Have you considered contacting or visiting your maternal biological grandfather off your own bat without reference to anyone? It might put things in perspective and could even be doing him a kindness -it all depends of course.
While I'm very pleased for you that you have a set of good friends and are seeing a councilor I did read that your own mental well-being had not been good, and that your relations with your husband was not all it could be.
Is he someone that might benefit from going to a councilor with you?
I will say in passing that the eldest, normally female, sibling can have an awful lot of family duties pressed on her in families with little money and where the parents have to work long hours and are habitually exhausted, plus at the time do not regard education as a priority.
It is not fair, and the younger siblings not only benefit from this arrangement, but often are the ones for whom education is possible -courtesy of their older sister's sacrifice.
I would like it if you returned and talked some more
You sound like an incredibly amazing person and a true inspiration. Not sure if I would have been fearless enough to leave at 18 (such a young age filled with uncertainty for most of us). Even with such a motive leading you to leave, it was still a brave and admirable call.
At 49, I've come to realise something that has significantly shifted my reality and I hope it leads you to feel just as proud of yourself. In looking back over life, the amount of times we are left to raise our self can be mind blowing. Whilst we can be raised by our parents through financial opportunity, some of us take responsibility for a lot of that emotional stuff. Whilst people or circumstances can lead us to be brought down, put down or kept down for a period of time, the challenge and determination to rise above all this (with often limited life skills) can be truly miraculous.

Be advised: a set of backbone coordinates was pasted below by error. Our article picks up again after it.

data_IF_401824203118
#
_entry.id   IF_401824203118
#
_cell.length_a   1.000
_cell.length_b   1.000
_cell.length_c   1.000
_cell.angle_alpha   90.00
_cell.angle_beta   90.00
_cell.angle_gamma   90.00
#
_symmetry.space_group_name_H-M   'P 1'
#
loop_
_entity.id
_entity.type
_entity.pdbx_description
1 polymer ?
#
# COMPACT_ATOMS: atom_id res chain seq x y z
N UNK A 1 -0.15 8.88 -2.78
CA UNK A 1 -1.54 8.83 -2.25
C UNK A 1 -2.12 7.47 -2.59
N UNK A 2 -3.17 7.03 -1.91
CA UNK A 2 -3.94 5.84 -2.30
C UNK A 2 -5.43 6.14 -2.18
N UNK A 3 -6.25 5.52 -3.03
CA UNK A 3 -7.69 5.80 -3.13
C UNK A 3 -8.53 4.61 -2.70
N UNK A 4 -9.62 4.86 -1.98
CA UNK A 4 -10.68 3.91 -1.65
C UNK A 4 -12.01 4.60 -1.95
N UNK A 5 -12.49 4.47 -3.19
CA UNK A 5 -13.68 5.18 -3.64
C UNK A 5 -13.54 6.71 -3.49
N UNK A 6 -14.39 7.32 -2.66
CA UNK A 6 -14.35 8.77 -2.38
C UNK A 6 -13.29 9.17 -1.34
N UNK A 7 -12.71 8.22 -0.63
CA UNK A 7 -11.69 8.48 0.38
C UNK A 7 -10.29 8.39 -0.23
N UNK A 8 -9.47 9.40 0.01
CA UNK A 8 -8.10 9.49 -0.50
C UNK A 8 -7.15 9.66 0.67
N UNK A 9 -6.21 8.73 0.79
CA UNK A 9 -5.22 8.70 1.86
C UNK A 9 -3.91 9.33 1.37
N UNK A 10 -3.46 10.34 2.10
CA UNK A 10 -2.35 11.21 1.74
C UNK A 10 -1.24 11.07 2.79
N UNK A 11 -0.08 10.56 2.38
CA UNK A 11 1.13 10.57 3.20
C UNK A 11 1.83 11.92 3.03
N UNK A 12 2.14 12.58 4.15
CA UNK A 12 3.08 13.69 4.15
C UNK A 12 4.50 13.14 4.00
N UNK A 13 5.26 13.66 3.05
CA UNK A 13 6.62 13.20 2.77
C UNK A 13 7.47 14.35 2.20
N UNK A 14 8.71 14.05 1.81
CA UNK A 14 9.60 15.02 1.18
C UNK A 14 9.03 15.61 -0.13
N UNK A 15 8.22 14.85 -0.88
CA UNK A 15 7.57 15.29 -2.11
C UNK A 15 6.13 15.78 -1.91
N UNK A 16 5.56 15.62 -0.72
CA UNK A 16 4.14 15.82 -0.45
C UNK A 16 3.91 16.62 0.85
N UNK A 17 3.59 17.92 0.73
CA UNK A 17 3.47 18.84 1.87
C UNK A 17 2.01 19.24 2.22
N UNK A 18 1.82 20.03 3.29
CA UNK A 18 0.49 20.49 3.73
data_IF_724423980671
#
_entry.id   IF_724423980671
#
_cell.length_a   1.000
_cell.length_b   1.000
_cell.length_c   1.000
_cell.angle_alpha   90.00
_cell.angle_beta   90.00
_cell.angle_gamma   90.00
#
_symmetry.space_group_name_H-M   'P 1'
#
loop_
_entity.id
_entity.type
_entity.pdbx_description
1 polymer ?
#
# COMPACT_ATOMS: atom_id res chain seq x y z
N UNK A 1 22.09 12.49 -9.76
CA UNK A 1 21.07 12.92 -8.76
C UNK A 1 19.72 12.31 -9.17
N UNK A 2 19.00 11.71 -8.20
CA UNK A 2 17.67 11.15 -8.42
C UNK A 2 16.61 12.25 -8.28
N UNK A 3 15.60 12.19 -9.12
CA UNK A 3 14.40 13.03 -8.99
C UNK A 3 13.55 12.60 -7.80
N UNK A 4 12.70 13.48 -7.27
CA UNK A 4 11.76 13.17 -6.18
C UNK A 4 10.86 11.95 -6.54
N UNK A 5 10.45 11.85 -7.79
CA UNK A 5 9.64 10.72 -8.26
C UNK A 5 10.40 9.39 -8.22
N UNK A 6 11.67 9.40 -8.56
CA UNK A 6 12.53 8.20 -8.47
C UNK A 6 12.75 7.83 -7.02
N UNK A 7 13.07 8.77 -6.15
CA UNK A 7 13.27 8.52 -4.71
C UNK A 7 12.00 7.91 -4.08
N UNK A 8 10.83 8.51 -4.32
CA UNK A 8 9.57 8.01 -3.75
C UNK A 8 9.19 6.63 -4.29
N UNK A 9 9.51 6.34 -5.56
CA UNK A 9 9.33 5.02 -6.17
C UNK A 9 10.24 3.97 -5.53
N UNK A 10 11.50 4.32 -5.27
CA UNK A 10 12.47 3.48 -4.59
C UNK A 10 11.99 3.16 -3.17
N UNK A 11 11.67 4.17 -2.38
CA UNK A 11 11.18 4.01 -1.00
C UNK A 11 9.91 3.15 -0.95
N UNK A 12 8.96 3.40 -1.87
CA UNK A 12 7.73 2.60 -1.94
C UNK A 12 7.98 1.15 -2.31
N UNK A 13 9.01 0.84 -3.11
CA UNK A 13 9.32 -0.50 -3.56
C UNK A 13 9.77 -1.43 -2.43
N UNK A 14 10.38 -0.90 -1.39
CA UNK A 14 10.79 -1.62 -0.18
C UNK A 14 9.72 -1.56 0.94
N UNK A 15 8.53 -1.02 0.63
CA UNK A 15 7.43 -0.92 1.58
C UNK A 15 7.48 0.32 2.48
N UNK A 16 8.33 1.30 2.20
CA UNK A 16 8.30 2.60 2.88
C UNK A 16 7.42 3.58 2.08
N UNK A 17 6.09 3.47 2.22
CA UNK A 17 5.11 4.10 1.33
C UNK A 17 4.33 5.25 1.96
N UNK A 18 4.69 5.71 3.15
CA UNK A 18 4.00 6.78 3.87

When we rise to challenges that have the potential to wound us or put great fear into us, we have entered the realm of the brave, the heroic and the natural self. The reason I say 'the natural self' because this is the part of us that accepts those challenges in life that see us evolve in the most powerful ways. It is not natural to become stagnant without great discomfort being the result.
In what you write, I get a glimpse of the natural you. You have a powerful imagination which led you to wonder what life would be like if you left home all those years ago. You wondered what it would be like to meet your grandfather. I'm sure you have wondered about much more, all those things you have brought into reality. SJ, you are wonderful. You have dealt with and overcome much challenge. You are a warrior who fought for your own evolution. You are a priceless person of great integrity who cannot be bought. And if there is one surprising thing I have come to discover after all this time (I'm 49 by the way), some deeper part of us has always been self loving, otherwise why would we have raised our self to achieve what we have achieved thus far. I believe we don't always fully feel self love but we can still know it's there, pushing us to rise to the next challenge.
To say 'I love myself and I finally know exactly what I deserve' is a powerful moment. It is a moment where our consciousness has become so great that we understand we deserve to be raised above depression and even above an average life, for we are far more than simply average.
Stay wonderful and don't let anyone stop you 🙂